Precise shipment labeling also helps limit freight claims and losses by listing correct contact details, product descriptions, and ensuring accurate transit and delivery. To be sure that these instructions are clear, remove or completely cover old labels. Place the label on the top of the container or make it clearly visible on the side of each individual pallet, and include the total pallet count. For added safety, place a copy of the address label inside the container should the original be removed during transit.

    A properly completed Bill of Lading (BOL) must be included with your shipment and serves three essential functions: a receipt for the goods being shipped, a document of titles, and evidence as the contract between the carrier and the shipper. Be sure to precisely class your shipment, include product description and item count, as well as list your billing party. If the event that you do receive damaged boxes and product, it is important to inspect and note details of the freight damage on the delivery receipt before signing for receipt of your freight. All of these details are essential should your shipment encounter any bumps in the road and you do need to file a freight claim with a carrier.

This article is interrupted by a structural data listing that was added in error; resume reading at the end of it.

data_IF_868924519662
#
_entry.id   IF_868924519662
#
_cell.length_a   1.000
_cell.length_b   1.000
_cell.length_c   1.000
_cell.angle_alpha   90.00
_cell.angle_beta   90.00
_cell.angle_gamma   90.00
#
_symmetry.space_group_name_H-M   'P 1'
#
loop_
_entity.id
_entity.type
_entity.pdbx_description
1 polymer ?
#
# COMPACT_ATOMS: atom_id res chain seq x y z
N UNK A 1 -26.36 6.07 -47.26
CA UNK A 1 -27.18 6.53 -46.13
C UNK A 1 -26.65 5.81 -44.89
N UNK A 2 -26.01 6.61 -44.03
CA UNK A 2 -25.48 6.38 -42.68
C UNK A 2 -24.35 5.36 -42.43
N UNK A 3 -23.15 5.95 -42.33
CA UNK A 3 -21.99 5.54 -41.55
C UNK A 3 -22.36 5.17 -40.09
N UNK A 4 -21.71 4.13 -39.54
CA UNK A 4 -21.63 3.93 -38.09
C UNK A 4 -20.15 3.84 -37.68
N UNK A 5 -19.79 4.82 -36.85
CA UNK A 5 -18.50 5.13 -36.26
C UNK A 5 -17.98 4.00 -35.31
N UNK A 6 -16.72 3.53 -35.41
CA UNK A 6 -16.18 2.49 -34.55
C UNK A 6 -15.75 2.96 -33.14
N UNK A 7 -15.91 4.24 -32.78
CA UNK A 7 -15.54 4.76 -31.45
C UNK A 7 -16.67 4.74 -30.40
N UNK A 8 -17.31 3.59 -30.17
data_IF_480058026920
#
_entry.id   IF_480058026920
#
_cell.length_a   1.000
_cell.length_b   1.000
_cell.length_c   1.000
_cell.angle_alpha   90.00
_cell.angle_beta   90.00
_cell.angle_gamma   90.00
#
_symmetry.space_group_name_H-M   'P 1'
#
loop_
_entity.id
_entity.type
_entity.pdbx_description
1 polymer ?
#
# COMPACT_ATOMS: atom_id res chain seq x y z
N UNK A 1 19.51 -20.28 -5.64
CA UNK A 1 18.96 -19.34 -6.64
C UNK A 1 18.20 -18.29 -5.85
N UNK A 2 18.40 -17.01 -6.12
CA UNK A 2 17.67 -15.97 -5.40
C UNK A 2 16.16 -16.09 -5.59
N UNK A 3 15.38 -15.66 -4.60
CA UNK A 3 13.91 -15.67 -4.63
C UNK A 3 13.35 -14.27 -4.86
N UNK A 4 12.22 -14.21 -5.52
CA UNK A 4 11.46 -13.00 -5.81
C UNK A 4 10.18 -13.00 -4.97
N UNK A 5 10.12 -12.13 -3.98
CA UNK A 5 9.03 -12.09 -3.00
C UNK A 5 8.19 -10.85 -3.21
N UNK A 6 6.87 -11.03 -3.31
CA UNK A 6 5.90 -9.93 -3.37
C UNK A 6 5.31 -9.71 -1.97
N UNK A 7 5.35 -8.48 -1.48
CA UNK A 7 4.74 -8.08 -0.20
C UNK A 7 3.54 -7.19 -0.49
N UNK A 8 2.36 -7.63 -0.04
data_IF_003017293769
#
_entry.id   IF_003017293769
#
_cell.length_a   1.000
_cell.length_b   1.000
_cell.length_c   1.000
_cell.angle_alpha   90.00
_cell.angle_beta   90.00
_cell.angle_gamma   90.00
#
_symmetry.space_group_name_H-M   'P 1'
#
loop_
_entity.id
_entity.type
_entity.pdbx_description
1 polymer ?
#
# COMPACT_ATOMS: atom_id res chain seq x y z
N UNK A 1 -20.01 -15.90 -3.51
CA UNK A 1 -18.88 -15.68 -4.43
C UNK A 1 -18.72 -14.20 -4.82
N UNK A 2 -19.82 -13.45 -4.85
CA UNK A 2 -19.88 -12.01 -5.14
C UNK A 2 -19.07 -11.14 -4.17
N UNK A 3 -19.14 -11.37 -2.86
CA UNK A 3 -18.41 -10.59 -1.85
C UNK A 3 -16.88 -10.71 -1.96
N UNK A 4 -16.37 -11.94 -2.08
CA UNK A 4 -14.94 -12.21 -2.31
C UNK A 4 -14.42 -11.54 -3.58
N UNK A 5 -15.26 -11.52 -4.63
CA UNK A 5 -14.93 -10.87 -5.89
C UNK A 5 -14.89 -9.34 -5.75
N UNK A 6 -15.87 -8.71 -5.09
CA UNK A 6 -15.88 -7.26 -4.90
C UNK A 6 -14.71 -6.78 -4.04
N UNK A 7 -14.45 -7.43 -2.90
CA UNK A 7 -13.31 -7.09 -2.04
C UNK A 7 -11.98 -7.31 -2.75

Choose the Correct Service
    Knowing which particular type of freight shipping service best suits your shipment type can also help reduce damage and claims. Keep in mind, that standard Less-Than-Truckload shipments are loaded and unloaded several times at various carrier terminals as they make their way from your origin to its final destination. With each additional stop, your risk for freight damage increases. If the security of your shipment is a special concern, it may be worthwhile to consider moving your larger, multiple pallet loads with a dedicated or partially dedicated truckload service. With no extra stops, your freight does not need to be moved on and off the truck and remains significantly more secure with a quicker transit time, speeding up the delivery of your product.

    These suggestions are just a few ways you can be vigilant about protecting your freight shipments against damage and claims. While there’s no sure fire way to avoid these occurrences completely, PartnerShip can help you measure your shipping options and determine the best ways to help protect your freight. Contact us at 800-599-2902 or get a quote now!